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Supersonic drone came close to breaking sound barrier in a test flight

The robotic aircraft flew at an impressive Mach 0.9

  • Watch this robotic aircraft from aerospace startup, Venus Aerospace, embark on its inaugural test flight
  • It hit a top speed of Mach 0.9
  • It’s hoped it will pave the way for future supersonic travel

Published on Apr 3, 2024 at 3:25PM (UTC+4)

Last updated on Apr 3, 2024 at 7:11PM (UTC+4)

Edited by Tom Wood
Supersonic drone came close to breaking sound barrier in a test flight

You won’t want to miss this supersonic drone almost breaking the sound barrier in a test flight.

The robotic aircraft from aerospace startup, Venus Aerospace, was embarking on its inaugural test flight.

And, as it hit a top speed of Mach 0.9, let’s just say it went well.

YouTube/Venus Aerospace

READ MORE: Massive 2,000-piece Concorde LEGO set has just been released with a hefty price tag

The test flight took place back in March and was considered a huge success.

And this latest step for the supersonic drone means that the dream of breaking the sound barrier is edging closer to reality.

It’s hoped this landmark first flight will pave the way for supersonic travel in the near future.

The prototype supersonic drone measures 2.4 m (8 ft) long and weighs 300 pounds.

The inaugural flight was powered by a hydrogen peroxide monopropellant engine.

However, the supersonic drone also has a groundbreaking Rotating Detonation Rocket Engine (RDRE) propulsion system.

The robotic aircraft was dropped at an altitude of 3,658 meters (12,000 feet) and accelerated to a top speed of Mach 0.9 (1,112 km/h / 691 mph) over the 10-mile test flight.

The engine was running at 80 percent thrust to keep the drone cruising just below the Mach 1 speed of sound.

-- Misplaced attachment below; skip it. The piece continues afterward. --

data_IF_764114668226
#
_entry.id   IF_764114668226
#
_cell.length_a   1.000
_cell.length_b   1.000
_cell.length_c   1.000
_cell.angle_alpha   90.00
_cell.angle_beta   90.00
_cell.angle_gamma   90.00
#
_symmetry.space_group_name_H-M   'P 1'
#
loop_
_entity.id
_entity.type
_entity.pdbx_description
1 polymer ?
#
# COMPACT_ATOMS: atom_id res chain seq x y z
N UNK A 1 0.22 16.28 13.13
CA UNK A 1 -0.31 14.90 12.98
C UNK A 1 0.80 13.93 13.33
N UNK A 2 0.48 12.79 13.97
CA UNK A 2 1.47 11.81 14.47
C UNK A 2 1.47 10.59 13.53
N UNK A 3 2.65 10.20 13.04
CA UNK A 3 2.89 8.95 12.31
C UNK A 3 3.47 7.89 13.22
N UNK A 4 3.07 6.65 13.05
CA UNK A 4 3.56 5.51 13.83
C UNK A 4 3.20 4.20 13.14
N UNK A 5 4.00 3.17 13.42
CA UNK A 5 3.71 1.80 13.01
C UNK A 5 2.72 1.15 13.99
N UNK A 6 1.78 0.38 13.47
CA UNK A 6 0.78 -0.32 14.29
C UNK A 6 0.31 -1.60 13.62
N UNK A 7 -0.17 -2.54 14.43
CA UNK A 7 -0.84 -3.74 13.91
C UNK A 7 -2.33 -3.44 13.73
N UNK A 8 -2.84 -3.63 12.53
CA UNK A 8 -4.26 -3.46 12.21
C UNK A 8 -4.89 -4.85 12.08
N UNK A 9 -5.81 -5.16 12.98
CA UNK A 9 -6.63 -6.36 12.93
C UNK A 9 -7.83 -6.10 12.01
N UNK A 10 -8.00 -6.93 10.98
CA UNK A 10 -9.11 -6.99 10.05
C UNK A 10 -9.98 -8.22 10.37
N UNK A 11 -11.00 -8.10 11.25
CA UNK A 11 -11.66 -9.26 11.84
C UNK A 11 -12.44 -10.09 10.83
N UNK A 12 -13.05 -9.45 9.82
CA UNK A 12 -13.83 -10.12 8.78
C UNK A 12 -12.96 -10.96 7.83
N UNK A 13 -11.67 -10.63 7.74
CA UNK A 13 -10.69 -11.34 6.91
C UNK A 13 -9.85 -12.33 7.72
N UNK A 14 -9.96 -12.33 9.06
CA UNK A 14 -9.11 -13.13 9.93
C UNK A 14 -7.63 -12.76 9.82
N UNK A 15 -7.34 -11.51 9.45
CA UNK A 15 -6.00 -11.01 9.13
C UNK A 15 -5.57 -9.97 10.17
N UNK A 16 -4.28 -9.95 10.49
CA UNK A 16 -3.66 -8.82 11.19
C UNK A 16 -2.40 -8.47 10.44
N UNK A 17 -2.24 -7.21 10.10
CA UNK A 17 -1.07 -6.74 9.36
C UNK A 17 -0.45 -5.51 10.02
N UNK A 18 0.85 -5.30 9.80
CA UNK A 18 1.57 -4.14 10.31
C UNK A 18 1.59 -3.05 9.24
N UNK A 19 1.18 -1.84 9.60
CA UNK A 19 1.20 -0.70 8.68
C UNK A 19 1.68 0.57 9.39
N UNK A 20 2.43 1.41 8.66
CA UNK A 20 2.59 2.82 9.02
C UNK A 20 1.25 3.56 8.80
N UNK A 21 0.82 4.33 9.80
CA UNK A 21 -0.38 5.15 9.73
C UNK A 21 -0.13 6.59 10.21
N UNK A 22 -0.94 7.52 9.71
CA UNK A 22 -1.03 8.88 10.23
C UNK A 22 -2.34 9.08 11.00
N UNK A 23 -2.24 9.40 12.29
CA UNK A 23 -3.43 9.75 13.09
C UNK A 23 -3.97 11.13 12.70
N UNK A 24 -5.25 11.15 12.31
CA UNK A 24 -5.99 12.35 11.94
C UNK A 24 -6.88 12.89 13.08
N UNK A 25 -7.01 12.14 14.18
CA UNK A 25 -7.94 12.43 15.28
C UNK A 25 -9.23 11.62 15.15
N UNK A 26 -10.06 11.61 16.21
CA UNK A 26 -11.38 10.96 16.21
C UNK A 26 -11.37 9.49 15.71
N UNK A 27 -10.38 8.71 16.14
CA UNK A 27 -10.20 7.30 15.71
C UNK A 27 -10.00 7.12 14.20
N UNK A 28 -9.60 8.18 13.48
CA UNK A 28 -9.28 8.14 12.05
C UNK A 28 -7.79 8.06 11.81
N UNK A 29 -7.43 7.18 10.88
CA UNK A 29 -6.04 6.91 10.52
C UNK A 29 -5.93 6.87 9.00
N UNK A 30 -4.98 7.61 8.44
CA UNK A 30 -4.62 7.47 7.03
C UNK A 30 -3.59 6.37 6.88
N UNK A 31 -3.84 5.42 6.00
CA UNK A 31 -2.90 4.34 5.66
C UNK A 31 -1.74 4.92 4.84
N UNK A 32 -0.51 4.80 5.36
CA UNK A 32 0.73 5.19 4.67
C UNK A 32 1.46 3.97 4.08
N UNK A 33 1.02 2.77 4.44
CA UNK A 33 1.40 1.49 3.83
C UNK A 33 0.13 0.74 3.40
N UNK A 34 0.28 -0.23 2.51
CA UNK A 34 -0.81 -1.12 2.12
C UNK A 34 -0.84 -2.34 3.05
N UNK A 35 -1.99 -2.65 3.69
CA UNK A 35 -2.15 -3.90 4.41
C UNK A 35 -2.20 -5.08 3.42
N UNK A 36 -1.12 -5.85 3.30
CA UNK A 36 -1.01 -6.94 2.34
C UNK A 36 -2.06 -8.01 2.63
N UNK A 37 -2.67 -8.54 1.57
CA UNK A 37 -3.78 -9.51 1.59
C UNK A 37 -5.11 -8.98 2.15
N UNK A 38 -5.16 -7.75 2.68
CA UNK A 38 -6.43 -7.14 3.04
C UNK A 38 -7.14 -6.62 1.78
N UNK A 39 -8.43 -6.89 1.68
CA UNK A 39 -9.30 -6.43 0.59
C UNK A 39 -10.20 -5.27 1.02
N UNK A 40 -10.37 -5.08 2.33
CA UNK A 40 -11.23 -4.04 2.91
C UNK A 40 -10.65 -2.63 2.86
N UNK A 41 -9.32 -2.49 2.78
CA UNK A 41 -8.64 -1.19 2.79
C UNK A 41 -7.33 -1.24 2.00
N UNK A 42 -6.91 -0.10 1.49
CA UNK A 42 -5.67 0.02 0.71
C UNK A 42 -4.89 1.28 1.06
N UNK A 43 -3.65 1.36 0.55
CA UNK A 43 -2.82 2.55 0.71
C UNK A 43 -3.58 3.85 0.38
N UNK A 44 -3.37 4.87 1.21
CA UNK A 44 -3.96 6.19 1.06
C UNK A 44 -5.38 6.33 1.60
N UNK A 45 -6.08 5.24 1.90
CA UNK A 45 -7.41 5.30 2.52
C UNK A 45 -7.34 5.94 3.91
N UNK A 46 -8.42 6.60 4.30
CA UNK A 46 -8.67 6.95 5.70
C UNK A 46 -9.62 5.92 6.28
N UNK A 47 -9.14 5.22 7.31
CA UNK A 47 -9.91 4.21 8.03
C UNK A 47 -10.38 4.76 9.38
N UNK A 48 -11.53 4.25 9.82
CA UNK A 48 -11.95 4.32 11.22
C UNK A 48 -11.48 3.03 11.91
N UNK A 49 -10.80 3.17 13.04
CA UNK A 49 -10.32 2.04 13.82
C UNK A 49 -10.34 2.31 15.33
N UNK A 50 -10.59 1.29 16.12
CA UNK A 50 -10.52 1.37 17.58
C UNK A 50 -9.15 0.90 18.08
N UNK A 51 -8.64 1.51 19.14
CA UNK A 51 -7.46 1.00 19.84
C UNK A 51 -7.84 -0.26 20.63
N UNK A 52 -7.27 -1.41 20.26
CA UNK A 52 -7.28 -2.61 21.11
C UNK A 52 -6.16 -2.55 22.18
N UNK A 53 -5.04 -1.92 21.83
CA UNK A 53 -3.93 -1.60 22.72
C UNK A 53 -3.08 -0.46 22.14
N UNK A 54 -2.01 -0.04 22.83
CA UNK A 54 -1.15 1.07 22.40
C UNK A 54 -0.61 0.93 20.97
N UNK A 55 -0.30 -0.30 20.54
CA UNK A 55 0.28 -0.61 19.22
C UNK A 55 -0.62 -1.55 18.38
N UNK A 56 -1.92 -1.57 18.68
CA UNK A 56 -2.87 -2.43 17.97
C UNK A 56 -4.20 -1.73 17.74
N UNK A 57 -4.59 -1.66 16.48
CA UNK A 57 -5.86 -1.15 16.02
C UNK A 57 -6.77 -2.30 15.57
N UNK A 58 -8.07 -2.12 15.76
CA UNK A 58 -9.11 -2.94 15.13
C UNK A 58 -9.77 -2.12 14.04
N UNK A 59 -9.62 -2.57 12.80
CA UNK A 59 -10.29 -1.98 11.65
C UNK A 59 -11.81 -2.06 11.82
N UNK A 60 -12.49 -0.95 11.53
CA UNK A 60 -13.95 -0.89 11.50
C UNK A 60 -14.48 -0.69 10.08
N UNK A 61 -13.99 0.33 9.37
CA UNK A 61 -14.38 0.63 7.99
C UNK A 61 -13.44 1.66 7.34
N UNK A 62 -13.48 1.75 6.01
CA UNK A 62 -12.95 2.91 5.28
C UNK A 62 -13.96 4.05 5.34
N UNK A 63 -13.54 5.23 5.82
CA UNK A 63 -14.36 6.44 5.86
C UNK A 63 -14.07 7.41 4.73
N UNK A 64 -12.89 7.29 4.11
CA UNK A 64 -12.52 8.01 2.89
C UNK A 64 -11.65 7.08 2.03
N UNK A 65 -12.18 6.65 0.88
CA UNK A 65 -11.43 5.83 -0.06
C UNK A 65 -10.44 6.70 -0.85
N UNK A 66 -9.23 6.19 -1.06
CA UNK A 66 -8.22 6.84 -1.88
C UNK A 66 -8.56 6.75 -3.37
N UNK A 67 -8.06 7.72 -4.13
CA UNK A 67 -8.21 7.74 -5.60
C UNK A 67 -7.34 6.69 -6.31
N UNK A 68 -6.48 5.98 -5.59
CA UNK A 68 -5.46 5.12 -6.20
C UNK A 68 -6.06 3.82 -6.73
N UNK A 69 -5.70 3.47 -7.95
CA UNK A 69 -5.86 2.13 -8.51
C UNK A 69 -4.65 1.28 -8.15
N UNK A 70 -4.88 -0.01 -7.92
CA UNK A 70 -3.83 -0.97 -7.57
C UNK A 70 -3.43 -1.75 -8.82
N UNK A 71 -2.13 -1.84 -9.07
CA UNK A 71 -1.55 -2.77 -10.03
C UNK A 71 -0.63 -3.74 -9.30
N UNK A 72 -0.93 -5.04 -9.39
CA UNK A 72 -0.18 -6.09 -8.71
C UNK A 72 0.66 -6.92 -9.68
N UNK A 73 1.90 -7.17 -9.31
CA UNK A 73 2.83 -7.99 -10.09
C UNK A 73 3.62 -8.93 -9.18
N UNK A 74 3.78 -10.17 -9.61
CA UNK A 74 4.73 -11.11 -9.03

The celebrated test flight artfully demonstrated flight controls, stability, telemetry, ground operations, air launch, and one leg of the RDRE propulsion system.

“Using an air-launched platform and a rocket-with-wing configuration allows us to cheaply and quickly get to the minimum viable test of our RDRE as a hypersonic engine,” Venus Aerospace CTO and cofounder Andrew Duggleby said in a statement.

“The team executed with professionalism and has a wealth of data to anchor and tweak for the next flight.”

While supersonic drones aren’t exactly a new concept and have been used by the United States Army Air Forces (USAAF) since the early 1950s, these aircraft relied on a jet engine for propulsion.

Where Venus Aerospace is different is its unprecedented rocket engine.

According to its creator company, the RDRE creates 15 percent more thrust than conventional engines, allowing it to go further than its competitors on less fuel.

The RDRE will also be at the heart of Texan company, Venus’ hypersonic spaceplane, named Stargazer.

It will jet off from airports using jet engines, then switch to the rocket engine to ‘gently’ propel itself to an altitude of 51,816 meters (170,000 feet) and a speed of Mach 9 (529,8316 km/h / 6,905 mph).

The craft will get you from San Francisco to Japan or Houston to London within an hour.

Venus will have to navigate a complex web of regulatory and certification aviation processes.

YouTube/Venus Aerospace

And it faces some stiff competition from other aviation innovators.

Boom Overture, for example, is aiming to replace Concorde.

Retired in 2003, Concorde was the last and only supersonic commercial aircraft – with the wild cost of a ticket largely to blame for its demise.

Venus claims to have won contracts from several U.S. government agencies to accelerate the development of RDRE for hypersonic and space missions.

“Up next is RDRE flight, and ultimately hypersonic flight, proving that the RDRE is the engine that unlocks the hypersonic economy,” Venus CEO and cofounder, Sarah Duggleby said.

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